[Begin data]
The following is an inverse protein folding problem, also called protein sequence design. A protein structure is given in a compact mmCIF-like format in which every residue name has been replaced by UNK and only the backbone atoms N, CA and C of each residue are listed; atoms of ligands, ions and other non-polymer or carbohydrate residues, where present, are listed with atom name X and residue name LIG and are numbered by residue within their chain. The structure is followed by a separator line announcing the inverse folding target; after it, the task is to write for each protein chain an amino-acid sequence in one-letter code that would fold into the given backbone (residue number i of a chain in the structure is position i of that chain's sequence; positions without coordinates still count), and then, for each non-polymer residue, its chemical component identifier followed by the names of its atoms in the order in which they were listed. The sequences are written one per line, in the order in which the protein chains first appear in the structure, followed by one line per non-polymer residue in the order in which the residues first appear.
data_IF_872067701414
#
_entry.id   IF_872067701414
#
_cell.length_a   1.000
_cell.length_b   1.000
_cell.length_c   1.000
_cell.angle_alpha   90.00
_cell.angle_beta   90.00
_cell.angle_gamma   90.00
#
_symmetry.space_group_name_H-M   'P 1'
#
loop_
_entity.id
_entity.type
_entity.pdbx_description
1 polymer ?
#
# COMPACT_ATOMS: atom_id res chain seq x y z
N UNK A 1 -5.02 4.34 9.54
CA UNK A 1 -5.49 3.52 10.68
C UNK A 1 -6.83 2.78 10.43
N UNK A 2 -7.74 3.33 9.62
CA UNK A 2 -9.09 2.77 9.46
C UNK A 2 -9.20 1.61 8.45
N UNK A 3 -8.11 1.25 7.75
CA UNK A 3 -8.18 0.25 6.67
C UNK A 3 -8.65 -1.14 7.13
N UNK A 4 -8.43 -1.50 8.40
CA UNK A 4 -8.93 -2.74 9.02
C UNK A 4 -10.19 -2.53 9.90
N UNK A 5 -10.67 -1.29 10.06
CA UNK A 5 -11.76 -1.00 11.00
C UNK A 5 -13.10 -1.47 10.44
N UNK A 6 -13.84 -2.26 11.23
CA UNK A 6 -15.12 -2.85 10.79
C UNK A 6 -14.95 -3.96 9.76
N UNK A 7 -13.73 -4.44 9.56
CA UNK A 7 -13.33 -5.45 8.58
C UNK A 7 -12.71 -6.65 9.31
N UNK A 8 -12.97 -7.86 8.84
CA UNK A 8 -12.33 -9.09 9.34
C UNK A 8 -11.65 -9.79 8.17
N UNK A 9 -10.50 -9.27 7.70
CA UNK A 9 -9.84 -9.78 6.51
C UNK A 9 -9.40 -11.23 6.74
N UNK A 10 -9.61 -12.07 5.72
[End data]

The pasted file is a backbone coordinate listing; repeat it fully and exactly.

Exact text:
The following is an inverse protein folding problem, also called protein sequence design. A protein structure is given in a compact mmCIF-like format in which every residue name has been replaced by UNK and only the backbone atoms N, CA and C of each residue are listed; atoms of ligands, ions and other non-polymer or carbohydrate residues, where present, are listed with atom name X and residue name LIG and are numbered by residue within their chain. The structure is followed by a separator line announcing the inverse folding target; after it, the task is to write for each protein chain an amino-acid sequence in one-letter code that would fold into the given backbone (residue number i of a chain in the structure is position i of that chain's sequence; positions without coordinates still count), and then, for each non-polymer residue, its chemical component identifier followed by the names of its atoms in the order in which they were listed. The sequences are written one per line, in the order in which the protein chains first appear in the structure, followed by one line per non-polymer residue in the order in which the residues first appear.
data_IF_872067701414
#
_entry.id   IF_872067701414
#
_cell.length_a   1.000
_cell.length_b   1.000
_cell.length_c   1.000
_cell.angle_alpha   90.00
_cell.angle_beta   90.00
_cell.angle_gamma   90.00
#
_symmetry.space_group_name_H-M   'P 1'
#
loop_
_entity.id
_entity.type
_entity.pdbx_description
1 polymer ?
#
# COMPACT_ATOMS: atom_id res chain seq x y z
N UNK A 1 -5.02 4.34 9.54
CA UNK A 1 -5.49 3.52 10.68
C UNK A 1 -6.83 2.78 10.43
N UNK A 2 -7.74 3.33 9.62
CA UNK A 2 -9.09 2.77 9.46
C UNK A 2 -9.20 1.61 8.45
N UNK A 3 -8.11 1.25 7.75
CA UNK A 3 -8.18 0.25 6.67
C UNK A 3 -8.65 -1.14 7.13
N UNK A 4 -8.43 -1.50 8.40
CA UNK A 4 -8.93 -2.74 9.02
C UNK A 4 -10.19 -2.53 9.90
N UNK A 5 -10.67 -1.29 10.06
CA UNK A 5 -11.76 -1.00 11.00
C UNK A 5 -13.10 -1.47 10.44
N UNK A 6 -13.84 -2.26 11.23
CA UNK A 6 -15.12 -2.85 10.79
C UNK A 6 -14.95 -3.96 9.76
N UNK A 7 -13.73 -4.44 9.56
CA UNK A 7 -13.33 -5.45 8.58
C UNK A 7 -12.71 -6.65 9.31
N UNK A 8 -12.97 -7.86 8.84
CA UNK A 8 -12.33 -9.09 9.34
C UNK A 8 -11.65 -9.79 8.17
N UNK A 9 -10.50 -9.27 7.70
CA UNK A 9 -9.84 -9.78 6.51
C UNK A 9 -9.40 -11.23 6.74
N UNK A 10 -9.61 -12.07 5.72